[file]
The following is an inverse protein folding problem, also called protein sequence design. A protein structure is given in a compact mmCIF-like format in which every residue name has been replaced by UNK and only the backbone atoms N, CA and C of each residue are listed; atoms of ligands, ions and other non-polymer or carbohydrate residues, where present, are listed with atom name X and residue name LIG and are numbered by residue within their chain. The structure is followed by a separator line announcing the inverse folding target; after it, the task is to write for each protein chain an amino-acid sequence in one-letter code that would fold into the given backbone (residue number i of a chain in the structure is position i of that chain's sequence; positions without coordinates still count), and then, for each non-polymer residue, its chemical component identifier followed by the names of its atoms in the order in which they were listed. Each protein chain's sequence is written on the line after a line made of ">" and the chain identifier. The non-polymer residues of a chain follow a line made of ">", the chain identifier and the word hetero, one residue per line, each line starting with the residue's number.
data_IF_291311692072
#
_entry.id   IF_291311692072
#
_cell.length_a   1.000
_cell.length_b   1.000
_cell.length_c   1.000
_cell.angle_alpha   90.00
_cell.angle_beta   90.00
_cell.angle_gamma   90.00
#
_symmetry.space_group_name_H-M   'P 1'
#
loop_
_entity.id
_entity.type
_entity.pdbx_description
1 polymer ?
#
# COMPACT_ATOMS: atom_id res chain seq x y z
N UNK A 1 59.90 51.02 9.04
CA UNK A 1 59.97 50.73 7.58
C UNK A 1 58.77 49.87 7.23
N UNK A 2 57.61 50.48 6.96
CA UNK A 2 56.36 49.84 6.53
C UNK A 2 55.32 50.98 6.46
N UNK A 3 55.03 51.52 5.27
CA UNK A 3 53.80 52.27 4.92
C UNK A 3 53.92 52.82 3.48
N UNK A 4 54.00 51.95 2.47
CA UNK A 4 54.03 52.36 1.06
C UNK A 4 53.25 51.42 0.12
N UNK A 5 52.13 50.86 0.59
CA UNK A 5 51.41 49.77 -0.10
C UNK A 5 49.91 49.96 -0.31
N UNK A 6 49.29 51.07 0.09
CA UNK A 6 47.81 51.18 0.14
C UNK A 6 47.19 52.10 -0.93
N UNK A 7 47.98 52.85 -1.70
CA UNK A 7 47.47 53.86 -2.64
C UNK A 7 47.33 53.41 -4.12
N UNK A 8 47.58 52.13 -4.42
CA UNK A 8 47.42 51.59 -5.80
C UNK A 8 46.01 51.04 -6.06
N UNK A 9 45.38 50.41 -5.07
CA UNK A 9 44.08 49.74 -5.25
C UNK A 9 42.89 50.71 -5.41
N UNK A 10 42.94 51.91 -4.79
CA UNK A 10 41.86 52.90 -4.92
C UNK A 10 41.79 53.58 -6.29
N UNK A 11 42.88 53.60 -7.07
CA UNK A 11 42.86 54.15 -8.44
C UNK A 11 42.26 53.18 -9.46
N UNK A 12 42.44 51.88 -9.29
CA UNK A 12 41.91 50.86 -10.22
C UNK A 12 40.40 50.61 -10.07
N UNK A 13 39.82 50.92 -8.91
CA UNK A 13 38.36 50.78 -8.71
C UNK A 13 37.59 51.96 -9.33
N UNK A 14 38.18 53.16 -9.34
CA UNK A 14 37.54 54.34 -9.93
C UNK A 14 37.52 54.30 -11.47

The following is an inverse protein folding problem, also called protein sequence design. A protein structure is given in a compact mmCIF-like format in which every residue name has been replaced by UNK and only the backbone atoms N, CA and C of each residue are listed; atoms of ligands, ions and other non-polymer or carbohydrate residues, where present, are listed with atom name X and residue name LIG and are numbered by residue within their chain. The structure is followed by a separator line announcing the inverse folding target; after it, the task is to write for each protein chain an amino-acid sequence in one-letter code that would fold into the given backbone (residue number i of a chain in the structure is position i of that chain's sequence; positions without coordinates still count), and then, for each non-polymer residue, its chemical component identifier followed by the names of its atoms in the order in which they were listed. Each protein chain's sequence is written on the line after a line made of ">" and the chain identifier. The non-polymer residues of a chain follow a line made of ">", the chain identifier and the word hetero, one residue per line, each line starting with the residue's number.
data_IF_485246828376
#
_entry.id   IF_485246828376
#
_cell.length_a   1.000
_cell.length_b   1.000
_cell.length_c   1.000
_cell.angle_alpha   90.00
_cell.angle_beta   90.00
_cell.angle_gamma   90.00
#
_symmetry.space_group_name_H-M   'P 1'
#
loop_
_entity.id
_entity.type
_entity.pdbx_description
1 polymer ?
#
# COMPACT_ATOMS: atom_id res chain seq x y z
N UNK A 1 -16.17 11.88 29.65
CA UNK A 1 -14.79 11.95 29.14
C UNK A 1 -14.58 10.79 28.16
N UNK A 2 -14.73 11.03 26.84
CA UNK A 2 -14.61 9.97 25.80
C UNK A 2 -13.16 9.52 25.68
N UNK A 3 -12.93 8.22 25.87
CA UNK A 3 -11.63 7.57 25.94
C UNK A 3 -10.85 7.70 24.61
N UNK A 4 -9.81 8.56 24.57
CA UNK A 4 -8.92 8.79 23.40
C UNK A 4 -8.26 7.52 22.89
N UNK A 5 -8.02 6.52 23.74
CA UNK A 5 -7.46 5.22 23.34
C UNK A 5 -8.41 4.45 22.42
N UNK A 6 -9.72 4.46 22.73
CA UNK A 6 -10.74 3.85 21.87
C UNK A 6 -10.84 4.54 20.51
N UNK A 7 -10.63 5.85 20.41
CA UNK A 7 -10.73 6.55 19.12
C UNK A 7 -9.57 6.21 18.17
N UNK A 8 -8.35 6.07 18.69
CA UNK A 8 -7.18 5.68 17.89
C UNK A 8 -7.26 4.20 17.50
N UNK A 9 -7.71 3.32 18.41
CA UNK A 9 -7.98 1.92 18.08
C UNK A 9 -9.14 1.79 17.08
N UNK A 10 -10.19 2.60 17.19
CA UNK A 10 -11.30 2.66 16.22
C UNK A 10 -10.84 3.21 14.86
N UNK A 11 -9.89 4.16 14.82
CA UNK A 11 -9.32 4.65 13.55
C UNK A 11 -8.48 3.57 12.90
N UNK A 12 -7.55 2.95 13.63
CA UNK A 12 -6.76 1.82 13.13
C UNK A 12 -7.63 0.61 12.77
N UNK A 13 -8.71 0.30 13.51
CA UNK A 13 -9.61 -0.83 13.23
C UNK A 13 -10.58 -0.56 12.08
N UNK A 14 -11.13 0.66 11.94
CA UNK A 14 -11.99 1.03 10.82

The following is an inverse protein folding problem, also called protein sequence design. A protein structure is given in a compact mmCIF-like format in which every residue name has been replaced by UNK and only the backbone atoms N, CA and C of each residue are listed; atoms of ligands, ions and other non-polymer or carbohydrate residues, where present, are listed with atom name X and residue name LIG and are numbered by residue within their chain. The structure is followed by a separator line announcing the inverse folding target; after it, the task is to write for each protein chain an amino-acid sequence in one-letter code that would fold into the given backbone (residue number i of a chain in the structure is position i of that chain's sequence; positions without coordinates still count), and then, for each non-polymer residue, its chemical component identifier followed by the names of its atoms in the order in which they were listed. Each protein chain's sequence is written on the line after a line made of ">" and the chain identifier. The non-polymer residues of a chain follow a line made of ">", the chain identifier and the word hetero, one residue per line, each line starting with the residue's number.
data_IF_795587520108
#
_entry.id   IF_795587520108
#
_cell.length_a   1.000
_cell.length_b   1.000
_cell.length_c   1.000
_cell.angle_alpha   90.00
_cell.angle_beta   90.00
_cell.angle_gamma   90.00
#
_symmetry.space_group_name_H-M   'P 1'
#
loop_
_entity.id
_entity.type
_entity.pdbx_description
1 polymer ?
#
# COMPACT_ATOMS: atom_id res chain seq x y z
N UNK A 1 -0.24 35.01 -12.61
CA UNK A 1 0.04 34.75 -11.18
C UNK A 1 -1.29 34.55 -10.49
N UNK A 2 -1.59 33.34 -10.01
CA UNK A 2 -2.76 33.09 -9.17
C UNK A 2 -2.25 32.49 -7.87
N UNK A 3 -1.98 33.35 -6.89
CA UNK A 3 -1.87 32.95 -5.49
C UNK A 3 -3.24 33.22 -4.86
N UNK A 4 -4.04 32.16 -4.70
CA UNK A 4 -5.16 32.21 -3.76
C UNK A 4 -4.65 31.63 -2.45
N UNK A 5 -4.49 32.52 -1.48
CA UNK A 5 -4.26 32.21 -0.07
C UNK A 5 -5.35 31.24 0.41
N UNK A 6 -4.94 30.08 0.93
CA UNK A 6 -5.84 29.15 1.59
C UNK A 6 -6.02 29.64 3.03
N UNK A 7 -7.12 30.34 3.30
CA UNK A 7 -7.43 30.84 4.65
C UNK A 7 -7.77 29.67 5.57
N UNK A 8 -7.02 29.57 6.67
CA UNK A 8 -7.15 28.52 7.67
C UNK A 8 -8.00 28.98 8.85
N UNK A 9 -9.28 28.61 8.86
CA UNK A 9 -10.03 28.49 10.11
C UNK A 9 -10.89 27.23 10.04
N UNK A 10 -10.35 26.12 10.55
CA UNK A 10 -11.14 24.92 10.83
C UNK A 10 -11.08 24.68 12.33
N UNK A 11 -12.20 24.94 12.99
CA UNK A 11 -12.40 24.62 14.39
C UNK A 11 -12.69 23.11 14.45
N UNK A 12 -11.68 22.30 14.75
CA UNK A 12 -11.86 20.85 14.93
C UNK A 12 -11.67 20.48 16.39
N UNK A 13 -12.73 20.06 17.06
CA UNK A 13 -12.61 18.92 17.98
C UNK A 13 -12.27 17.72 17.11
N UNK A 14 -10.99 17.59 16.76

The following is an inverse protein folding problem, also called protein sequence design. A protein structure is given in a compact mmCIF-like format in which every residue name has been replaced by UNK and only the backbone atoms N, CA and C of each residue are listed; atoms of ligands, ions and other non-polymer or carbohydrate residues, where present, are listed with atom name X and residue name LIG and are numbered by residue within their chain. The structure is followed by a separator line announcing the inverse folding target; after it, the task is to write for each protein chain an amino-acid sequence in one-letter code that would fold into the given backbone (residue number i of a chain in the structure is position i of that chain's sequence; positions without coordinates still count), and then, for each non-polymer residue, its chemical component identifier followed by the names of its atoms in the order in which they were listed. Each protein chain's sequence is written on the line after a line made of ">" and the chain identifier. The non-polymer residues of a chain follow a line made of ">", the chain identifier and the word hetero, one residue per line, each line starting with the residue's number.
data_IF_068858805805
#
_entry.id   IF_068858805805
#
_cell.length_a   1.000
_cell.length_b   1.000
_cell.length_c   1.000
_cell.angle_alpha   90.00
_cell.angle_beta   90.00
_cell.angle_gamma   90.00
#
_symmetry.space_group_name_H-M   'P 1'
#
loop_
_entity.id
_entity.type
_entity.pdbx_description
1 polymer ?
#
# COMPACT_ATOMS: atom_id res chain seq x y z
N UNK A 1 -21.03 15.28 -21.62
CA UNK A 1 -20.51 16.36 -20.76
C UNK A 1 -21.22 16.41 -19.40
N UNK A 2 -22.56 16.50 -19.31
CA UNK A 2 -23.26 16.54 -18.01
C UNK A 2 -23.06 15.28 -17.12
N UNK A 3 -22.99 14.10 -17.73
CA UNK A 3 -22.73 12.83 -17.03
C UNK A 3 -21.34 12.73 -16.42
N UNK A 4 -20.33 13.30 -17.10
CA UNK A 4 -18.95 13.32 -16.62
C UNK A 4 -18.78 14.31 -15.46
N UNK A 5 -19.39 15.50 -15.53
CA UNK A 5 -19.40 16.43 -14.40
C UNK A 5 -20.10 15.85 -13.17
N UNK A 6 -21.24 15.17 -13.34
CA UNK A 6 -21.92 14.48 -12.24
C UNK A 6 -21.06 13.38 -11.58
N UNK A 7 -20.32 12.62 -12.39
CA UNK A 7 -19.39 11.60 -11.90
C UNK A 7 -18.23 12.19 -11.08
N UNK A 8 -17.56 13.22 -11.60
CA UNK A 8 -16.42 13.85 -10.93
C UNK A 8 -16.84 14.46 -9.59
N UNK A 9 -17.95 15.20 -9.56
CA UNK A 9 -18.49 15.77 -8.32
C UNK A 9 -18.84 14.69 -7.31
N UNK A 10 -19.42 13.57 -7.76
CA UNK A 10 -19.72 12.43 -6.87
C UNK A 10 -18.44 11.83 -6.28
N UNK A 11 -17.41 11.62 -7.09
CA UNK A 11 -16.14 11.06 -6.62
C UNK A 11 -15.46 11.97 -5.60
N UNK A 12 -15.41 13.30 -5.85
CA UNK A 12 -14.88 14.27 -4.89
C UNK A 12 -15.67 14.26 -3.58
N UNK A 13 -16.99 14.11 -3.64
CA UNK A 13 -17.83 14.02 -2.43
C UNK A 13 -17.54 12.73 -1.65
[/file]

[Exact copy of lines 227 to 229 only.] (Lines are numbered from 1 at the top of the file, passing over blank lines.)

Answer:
CA UNK A 7 -19.39 11.60 -11.90
C UNK A 7 -18.23 12.19 -11.08
N UNK A 8 -17.56 13.22 -11.60